Have you ever heard that it’s possible to buy property on the Moon? Perhaps someone has told you that, thanks to certain loopholes in the legal code, it is possible to purchase your very own parcel of lunar land. And in truth, many celebrities have reportedly bought into this scheme, hoping to snatch up their share of land before private companies or nations do.
Despite the fact that there may be several companies willing to oblige you, the reality is that international treaties say that no nation owns the Moon. These treaties also establish that the Moon is there for the good of all humans, and so it’s impossible for any state to own any lunar land. But does that mean private ownership is impossible too? The short answer is yes.
The long answer is, it’s complicated. At present, there are multiple nations hoping to build outposts and settlements on the Moon in the coming decades. The ESA hopes to build a “international village” between 2020 and 2030 and NASA has plans for its own for a Moon base.
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The Russian space agency (Roscosmos) is planning to build a lunar base by the 2020s, and the China National Space Agency (CNSA) is planning to build such a base in a similar timeframe, thanks to the success of its Chang’e program.
Because of this, a lot of attention has been focused lately on the existing legal framework for the Moon and other celestial bodies. Let’s take a look at the history of “space law”, shall we?
Outer Space Treaty:
On Jan. 27th, 1967, the United States, United Kingdom, and the Soviet Union sat down together to work out a treaty on the exploration and use of outer space. With the Soviets and Americans locked in the Space Race, there was fear on all sides that any power that managed to put resources into orbit, or get to the Moon first, might have an edge on the others – and use these resources for evil!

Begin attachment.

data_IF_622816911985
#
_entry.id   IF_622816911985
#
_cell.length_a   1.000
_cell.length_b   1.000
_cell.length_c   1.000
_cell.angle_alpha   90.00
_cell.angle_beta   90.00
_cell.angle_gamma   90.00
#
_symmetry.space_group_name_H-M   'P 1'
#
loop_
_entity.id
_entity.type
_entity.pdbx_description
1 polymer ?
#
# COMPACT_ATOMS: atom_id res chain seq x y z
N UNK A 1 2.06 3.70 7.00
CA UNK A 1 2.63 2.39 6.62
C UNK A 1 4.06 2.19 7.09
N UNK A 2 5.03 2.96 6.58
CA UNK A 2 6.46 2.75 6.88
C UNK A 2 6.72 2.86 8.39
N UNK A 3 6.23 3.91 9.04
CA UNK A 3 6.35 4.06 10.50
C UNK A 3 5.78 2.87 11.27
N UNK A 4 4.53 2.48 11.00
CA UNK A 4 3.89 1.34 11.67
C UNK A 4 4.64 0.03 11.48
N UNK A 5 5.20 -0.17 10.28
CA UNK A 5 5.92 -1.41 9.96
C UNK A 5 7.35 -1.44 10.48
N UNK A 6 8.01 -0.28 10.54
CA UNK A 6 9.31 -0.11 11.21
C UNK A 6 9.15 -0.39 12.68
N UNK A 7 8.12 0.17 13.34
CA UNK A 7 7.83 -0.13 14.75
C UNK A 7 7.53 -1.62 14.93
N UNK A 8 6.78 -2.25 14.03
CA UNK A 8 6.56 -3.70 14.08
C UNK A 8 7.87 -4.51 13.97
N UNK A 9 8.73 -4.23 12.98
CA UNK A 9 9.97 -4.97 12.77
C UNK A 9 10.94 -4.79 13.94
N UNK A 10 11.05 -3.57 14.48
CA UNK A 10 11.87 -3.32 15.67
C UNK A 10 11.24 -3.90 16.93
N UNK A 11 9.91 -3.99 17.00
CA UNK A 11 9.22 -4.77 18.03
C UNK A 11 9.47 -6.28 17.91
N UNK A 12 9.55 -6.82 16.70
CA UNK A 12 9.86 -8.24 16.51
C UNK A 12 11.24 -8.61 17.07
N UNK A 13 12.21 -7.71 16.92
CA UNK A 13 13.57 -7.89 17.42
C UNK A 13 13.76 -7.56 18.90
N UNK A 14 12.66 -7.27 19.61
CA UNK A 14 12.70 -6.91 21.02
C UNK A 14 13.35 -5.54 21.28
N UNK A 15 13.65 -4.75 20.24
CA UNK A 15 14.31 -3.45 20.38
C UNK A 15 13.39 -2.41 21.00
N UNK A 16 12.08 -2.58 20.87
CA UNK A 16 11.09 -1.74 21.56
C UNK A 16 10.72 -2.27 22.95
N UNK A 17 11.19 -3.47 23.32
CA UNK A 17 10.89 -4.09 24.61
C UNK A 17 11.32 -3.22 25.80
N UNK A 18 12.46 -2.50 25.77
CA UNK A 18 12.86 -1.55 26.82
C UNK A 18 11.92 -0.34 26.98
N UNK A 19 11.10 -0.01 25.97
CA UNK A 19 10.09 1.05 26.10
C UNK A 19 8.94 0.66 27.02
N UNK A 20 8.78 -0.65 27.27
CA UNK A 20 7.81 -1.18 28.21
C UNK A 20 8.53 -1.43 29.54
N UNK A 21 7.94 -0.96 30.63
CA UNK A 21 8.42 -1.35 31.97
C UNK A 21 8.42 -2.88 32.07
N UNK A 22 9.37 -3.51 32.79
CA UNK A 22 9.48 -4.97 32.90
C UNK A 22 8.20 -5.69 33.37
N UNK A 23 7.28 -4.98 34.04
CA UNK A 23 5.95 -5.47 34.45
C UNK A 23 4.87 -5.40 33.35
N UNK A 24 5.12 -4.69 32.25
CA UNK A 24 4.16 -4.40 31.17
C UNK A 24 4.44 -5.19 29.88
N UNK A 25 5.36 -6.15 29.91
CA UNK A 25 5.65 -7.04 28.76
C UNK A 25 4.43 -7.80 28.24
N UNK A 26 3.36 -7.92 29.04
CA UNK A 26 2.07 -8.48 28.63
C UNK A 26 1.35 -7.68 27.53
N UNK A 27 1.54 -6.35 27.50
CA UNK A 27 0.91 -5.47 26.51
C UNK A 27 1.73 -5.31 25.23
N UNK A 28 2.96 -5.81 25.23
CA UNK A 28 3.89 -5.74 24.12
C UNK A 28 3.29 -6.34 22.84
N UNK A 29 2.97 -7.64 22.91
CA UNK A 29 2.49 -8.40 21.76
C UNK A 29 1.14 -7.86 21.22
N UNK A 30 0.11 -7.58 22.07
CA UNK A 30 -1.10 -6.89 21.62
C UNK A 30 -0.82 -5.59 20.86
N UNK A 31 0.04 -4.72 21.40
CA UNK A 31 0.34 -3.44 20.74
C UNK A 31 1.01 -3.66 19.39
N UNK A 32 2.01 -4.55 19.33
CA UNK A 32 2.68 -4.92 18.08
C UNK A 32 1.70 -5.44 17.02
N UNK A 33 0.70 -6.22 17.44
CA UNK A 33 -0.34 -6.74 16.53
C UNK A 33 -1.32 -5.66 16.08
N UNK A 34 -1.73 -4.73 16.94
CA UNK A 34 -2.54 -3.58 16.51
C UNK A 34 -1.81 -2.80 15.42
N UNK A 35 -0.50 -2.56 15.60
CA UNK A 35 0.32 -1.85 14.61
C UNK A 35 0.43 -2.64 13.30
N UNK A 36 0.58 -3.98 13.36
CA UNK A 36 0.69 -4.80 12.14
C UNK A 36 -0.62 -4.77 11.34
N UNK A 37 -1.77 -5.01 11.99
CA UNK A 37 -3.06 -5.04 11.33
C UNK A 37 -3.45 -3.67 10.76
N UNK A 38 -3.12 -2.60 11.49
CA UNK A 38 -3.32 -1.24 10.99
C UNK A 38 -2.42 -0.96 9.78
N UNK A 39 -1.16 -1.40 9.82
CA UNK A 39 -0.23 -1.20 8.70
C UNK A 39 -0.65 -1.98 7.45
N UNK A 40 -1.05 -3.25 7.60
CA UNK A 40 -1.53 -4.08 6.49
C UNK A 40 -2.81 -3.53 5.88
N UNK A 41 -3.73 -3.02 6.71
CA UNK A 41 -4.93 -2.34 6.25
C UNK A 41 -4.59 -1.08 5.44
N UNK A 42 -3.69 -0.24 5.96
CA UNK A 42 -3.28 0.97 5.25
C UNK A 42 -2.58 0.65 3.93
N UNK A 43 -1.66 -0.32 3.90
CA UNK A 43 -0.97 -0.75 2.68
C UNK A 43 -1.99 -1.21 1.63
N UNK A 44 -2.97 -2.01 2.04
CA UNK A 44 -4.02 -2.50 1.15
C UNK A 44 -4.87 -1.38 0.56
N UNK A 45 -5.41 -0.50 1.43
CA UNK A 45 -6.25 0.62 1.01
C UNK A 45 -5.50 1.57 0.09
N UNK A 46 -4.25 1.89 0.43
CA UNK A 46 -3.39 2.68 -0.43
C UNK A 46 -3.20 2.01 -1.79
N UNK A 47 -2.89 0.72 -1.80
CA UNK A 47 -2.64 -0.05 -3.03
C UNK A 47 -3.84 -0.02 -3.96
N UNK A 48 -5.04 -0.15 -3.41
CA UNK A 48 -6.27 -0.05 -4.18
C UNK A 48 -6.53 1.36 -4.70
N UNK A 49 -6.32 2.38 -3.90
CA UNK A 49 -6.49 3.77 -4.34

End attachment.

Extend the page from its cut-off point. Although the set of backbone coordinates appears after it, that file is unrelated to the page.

As such, all sides signed “The Treaty on Principles Governing the Activities of States in the Exploration and Use of Outer Space, including the Moon and Other Celestial Bodies” – aka. “The Outer Space Treaty”. This treaty went into effect on Oct. 10th, 1967, and became the basis of international space law. As of September 2015, it has been signed by 104 countries (while another 24 have signed the treaty but have not competed the ratification process).
The treaty is overseen the United Nations Office for Outer Space Affairs (UNOOSA). It’s a big document, with lots of articles, subsections, and legalese. But the most relevant clause is Article II of the treaty, where it states:
“Outer space, including the moon and other celestial bodies, is not subject to national appropriation by claim of sovereignty, by means of use or occupation, or by any other means.”
“Loophole” in the Treaty:
Despite clearly saying that Outer Space is the property of all humanity, and can only be used for the good of all, the language is specific to national ownership. As a result, there is no legal consensus on whether or not the treaty’s prohibition are also valid as far as private appropriation is concerned.